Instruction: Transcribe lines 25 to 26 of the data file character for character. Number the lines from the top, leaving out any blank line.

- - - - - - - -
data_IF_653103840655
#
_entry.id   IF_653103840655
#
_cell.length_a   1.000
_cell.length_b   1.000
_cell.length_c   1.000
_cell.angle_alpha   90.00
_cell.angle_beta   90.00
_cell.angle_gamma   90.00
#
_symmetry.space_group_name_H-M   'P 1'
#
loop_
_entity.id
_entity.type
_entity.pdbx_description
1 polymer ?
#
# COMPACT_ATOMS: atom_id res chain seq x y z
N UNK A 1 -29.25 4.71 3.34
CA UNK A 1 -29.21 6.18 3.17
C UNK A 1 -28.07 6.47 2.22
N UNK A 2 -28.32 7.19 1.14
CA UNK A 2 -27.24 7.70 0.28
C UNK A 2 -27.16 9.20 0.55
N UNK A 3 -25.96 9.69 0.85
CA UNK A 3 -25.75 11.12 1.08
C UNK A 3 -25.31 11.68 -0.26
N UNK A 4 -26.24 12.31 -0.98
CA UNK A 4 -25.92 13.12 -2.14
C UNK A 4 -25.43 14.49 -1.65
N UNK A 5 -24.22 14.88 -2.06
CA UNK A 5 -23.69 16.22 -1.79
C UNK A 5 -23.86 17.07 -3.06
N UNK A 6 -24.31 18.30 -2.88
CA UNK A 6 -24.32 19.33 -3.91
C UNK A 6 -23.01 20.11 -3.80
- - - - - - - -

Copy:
CA UNK A 2 -27.24 7.70 0.28
C UNK A 2 -27.16 9.20 0.55